It is also the story of health-care delivery in post-Katrina New Orleans, where clinics have cropped up in corner groceries and old department stores, and Good Samaritans are stepping in to mend broken bodies and souls.

Read more of this post here ...

By Elizabeth Exley on March 8, 2008

HENDERSONVILLE, NC—According to their website, Bridge of Hope is “an effective local approach to ending homelessness for single mothers and their children in partnership with mentoring churches.” Although it’s local in nature, the program has expanded to five states and 14 localities, serving women and children across the country.

Based on two simple (but very difficult to address) ideas — relationships and breaking the cycle of poverty — this 20-year old model has had astounding success. Eighty percent of the families they serve have successfully completed the program, achieved permanent housing, gained employment, and built a more stable environment for their lives.

The way in which the church-based Bridge of Hope model has achieved these successes is beautiful in its simplicity and attention to detail.

Read more of this post here ...

By Elizabeth Exley on March 7, 2008

INDIANAPOLIS, IN—The Fairness Foundation (FF), located in Indianapolis, Indiana, was founded in 1998 to work broadly for fairness in healthcare in response to rising healthcare prices, disparities in healthcare access and affordability, and other problems of the healthcare system. They have recently added to their menu of services—helping uninsured and underinsured hospital victims get out of debt. Over the last year, the tiny staff of seven people has helped almost 200 people save more than one million dollars on hospital bills. Read about and listen to some of the stories of their success on the website.

The Fairness Foundation was the brainchild of Pat Rooney, a former health insurance salesman and a conservative reformer who has worked for many years for school choice. As the former Chairman and CEO of the Golden Rule Insurance Company, Rooney became more and more aware of the injustices in the evolving insurance system, and eventually sold his shares in the late 1990s and reinvested them in the Fairness Foundation to work against many of the problems he had seen in the industry.

Read more of this post here ...

By Elizabeth Exley on March 6, 2008

This is one post in a series about Small Churches outlining how a few churches are helping their members and their communities.

My last post in the small church series was on Antioch Baptist Church, a Christian community in Chapel Hill that provides a long list of services for their church community and the broader area. Green Street United Methodist Church in Winston-Salem, North Carolina, has been working toward that same goal for years (their history dates back to a tent revival in 1902). In fact, the church has created a quasi-community development corporation which was designed to “develop ministries and programs of compassion and justice that enhance the development and serve the needs of West Salem and the greater Winston-Salem area.”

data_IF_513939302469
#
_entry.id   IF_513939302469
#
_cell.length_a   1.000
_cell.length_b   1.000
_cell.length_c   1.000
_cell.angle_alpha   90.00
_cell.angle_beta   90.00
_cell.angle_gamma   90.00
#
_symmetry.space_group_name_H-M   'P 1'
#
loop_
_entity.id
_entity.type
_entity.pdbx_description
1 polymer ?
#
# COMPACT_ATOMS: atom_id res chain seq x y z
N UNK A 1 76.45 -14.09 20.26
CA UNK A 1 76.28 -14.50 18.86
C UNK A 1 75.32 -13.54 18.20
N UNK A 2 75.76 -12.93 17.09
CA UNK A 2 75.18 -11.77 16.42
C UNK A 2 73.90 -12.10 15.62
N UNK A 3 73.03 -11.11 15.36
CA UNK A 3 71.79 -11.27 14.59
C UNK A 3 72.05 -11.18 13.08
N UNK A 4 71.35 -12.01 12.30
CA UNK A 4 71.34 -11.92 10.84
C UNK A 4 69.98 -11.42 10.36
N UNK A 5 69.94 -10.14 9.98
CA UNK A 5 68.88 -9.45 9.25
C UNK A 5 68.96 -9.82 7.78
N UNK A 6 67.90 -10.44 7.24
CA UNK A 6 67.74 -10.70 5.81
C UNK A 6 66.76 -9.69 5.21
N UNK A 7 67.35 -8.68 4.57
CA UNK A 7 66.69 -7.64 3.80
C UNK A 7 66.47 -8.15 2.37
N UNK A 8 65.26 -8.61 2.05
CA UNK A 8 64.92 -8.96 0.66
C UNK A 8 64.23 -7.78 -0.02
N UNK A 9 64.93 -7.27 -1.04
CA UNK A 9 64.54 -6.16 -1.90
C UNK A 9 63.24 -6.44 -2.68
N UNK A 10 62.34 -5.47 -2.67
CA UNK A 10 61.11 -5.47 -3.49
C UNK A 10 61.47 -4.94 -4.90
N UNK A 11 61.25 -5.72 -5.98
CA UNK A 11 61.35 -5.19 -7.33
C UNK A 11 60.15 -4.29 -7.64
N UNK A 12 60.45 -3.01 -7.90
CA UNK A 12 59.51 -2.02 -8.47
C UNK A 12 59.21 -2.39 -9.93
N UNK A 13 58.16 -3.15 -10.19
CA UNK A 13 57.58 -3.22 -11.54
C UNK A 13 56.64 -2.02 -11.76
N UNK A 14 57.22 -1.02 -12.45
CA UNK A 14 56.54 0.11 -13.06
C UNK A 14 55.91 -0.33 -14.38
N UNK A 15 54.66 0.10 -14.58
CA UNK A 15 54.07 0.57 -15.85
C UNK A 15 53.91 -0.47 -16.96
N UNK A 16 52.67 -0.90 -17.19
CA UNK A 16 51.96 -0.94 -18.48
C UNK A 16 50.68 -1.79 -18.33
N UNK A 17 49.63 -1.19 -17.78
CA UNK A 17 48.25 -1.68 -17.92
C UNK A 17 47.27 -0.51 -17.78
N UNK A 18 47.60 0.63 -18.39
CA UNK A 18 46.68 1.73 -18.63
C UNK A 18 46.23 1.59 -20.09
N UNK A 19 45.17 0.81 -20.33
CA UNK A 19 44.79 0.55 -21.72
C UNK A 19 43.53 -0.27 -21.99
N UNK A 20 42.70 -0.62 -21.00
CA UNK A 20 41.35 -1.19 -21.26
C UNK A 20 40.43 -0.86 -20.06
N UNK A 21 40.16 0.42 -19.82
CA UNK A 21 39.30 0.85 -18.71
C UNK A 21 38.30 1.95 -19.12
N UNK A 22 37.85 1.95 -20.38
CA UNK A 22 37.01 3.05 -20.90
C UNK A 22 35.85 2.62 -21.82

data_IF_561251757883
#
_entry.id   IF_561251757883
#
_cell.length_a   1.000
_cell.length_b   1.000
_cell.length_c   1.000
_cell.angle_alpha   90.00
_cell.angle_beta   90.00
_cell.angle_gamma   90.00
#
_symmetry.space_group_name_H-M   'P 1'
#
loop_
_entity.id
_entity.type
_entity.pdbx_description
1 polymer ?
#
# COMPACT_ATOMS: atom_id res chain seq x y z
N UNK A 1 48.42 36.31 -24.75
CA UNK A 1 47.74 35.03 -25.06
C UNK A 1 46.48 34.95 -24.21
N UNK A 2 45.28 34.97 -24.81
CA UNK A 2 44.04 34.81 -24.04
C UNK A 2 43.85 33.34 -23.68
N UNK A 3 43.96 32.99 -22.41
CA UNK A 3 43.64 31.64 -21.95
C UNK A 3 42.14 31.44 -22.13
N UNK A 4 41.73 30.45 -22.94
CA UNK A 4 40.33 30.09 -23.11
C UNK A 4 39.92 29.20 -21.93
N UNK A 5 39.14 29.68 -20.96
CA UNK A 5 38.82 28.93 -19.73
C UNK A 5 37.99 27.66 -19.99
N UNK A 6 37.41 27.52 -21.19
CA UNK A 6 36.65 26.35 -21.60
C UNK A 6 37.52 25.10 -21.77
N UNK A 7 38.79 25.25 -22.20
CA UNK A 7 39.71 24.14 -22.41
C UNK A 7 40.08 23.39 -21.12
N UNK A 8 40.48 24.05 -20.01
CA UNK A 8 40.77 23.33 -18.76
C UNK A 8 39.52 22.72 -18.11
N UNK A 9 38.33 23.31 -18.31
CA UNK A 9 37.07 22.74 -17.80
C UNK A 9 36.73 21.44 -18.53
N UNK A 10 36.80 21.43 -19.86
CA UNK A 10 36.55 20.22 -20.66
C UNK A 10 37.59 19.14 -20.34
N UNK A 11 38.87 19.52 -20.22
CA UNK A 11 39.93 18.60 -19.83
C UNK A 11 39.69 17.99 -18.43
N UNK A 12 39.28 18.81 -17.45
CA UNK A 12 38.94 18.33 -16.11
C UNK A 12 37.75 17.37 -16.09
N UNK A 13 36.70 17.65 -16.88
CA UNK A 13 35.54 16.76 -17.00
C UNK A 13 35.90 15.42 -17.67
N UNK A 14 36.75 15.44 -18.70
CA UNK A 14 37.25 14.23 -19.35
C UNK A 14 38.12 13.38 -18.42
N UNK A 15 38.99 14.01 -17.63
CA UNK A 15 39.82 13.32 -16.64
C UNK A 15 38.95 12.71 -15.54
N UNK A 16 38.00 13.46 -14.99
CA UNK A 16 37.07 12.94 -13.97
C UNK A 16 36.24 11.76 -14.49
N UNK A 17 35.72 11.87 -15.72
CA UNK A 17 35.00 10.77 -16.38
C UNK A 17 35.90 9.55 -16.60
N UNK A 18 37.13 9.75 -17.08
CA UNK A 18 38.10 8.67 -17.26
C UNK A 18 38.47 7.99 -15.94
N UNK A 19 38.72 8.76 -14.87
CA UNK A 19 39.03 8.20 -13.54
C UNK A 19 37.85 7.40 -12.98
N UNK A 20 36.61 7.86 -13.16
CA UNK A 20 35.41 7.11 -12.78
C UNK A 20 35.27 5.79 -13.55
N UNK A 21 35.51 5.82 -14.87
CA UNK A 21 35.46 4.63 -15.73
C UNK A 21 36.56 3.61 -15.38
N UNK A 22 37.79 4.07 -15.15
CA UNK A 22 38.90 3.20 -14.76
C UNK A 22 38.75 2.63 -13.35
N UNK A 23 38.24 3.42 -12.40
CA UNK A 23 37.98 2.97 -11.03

Read more of this post here ...

By Elizabeth Exley on March 6, 2008

LAS VEGAS, NV/ST. LOUIS, MO—In 1871, the Great Chicago Fire decimated four square miles of the Midwest, leaving 90,000 individuals (almost 1/3 of the city) without homes. Many of the survivors fled Chicago for a new life. And so began Jewish Family and Children’s Service in St. Louis, MO. This organization was created as a response to the Chicago tragedy but, over the last 137 years, has provided a range of services to families and children in the St. Louis area, touching 60,000 lives within the past year. And this is only one of about 200 similar agencies in North America.

I first learned about the Jewish Family and Children’s Services on a recent trip to Las Vegas. I visited the local agency (the Jewish Family Service Agency) that serves their community through a Holocaust Survivor program, a food pantry, mental health counseling, case management, volunteer programs for homebound seniors, burials, adoption programs, and emergency assistance. When I arrived, the waiting area appeared to be a microcosm of the broad array of services they provide—kids were playing at the tiny table in the corner, an older woman sat across from me, and the other individuals in the room spanned about all age, gender and ethnic categories possible.

Everyone was smiling and welcoming, and soon Eric Goldstein, the Interim Executive Director, met me in the waiting area and gave me an overview of the services and a tour of the packed office.

Read more of this post here ...

More blog posts by Elizabeth Exley: